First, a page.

President Ali Bongo: "Our resolve to protect elephants has never been stronger"

Ahead of the Illegal Wildlife Trade Conference in London next week, Gabon's President Ali Bongo renews his pledge to end the ivory trade

Friday 05 October 2018 20:28 BST
Ali Bongo Ondimba, President of the Republic of Gabon, at a burn of ivory stocks
Ali Bongo Ondimba, President of the Republic of Gabon, at a burn of ivory stocks

The illegal trafficking of wildlife and wildlife products is a blight on humanity. It is cruel, driving species to extinction, and depriving developing countries of their natural heritage and opportunities for future prosperity.

This trade - estimated by the European Commission to be worth some 17 billion pounds per year- is big business, run by ruthless networks that thrive on, and create, lawlessness. It is linked to the trafficking of weapons, drugs and the spread of terror.

My country, Gabon, is on the frontline of the battle to end this trade and that is why I will travel to London next week for the Illegal Wildlife Trade (IWT) Conference that has been convened by the UK government.

Elephants, of course, are one of the species most at risk. Some 55 African elephants are killed every single day for their ivory, most of it illegally exported to Asia. If this continues elephants could disappear from Africa within a generation.

In the forests of central Africa, including parts of Gabon, we’ve seen a terrible slaughter this past decade. We lost 25,000 elephants in a single national park. Often, it has been easy to despair. Yet these setbacks have only increased our resolve to turn the situation around.

In 2014, the previous occasion the UK hosted the IWT conference, I joined four other African leaders to form an alliance called the Elephant Protection Initiative, or EPI. We were united in common purpose; to end the ivory trade and save our elephants.

Fast forward four years, and our original group of five countries has become 19. We span our continent, from the arid Sahel to the horn of Somalia, from the grasslands of the Kalahari to the dense forests of the Congo basin. We include countries that are trying to recover from civil wars, and others- like mine- that have enjoyed decades of peace. We are Francophone, Anglophone, and Lusophone. Significantly, most of Africa’s surviving elephants are today to be found in EPI countries.

Not only have we grown- and more countries would like to join- but we have achieved so much. Our determination to end the ivory trade and close domestic ivory markets has yielded results. We are delighted that China introduced a ban on ivory earlier this year. Hong Kong will soon follow suit. We welcome the new UK legislation restricting ivory sales, and the indications that the rest of the EU, and Australia, will follow suit.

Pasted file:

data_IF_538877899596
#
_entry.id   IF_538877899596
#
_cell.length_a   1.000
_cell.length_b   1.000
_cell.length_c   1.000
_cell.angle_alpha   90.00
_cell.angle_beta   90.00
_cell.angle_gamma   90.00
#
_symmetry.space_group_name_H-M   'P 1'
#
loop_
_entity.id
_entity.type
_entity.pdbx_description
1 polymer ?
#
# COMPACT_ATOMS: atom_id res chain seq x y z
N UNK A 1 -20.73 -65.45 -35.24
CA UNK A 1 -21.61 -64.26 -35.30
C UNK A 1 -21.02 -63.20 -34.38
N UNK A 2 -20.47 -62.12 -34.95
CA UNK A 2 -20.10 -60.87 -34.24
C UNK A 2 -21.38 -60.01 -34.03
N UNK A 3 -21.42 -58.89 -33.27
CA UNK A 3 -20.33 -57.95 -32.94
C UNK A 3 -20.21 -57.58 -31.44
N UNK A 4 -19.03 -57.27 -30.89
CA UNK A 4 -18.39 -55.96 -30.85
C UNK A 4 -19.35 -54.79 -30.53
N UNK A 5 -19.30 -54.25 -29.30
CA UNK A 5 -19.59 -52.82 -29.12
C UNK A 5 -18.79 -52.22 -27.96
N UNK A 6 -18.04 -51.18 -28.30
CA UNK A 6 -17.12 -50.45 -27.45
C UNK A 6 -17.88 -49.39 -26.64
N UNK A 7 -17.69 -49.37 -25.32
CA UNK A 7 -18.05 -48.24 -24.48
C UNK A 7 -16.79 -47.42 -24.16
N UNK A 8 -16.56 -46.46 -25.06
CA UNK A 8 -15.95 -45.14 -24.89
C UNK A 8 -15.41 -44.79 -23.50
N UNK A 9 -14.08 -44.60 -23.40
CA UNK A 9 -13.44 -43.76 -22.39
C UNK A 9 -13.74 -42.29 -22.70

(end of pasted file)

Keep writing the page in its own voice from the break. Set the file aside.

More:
Gabon, Botswana, Uganda and Kenya have joined together to form the Giants Club; a subset of four EPI countries that have demonstrated significant leadership on conservation, focused on raising financial and technical support for elephant conservation.

We are on our way towards creating a world where it is no longer acceptable to think of ivory as a commodity that can be traded for financial gain. We are using new technology and common security protocols to prevent theft from our national ivory stockpiles. Several EPI countries, such as Gabon, Kenya and Malawi have introduced tough new wildlife laws, ensuring we catch more poachers, and put them in prison for longer.

Now we need to look to the future. Gabon and other EPI countries are coming to London with plans outlining how elephants can be conserved for decades to come. Our National Elephant Action Plans (NEAPs) are designed to save our elephants and protect natural environments, but also improve the lives of our growing human populations.

Our plans focus not just on anti-poaching, but also on promoting employment and revenue from tourism. We need to convince farmers who live alongside elephants, and whose crops are often damaged by them, that these animals can be creators, not just destroyers, of economic wealth.

We recognise our responsibility. Ultimately, the fate of the elephant is in Africa's hands. We have shown that we’re prepared to make sacrifices. My own country, Gabon, gazetted some 11 per cent of its territory as national parks at the beginning of this millennium, sometimes in the face of local opposition. Across Africa, more than 300 wildlife rangers have been killed in the line of duty this past decade, many at the hands of better armed poachers.

We will carry on our struggle, but we need others to step up to the challenge. For the EPI, this is the moment of truth. If we can fund our conservation plans, we can save our elephants. The IWT Conference gives us a unique opportunity; to build on an African conservation success story, whilst delivering a serious blow to the illegal wildlife trade.

Ali Bongo Ondimba is President of the Republic of Gabon and is a founding president of the Giants Club.

Join our commenting forum

Join thought-provoking conversations, follow other Independent readers and see their replies


Thank you for registering

Please refresh the page or navigate to another page on the site to be automatically logged inPlease refresh your browser to be logged in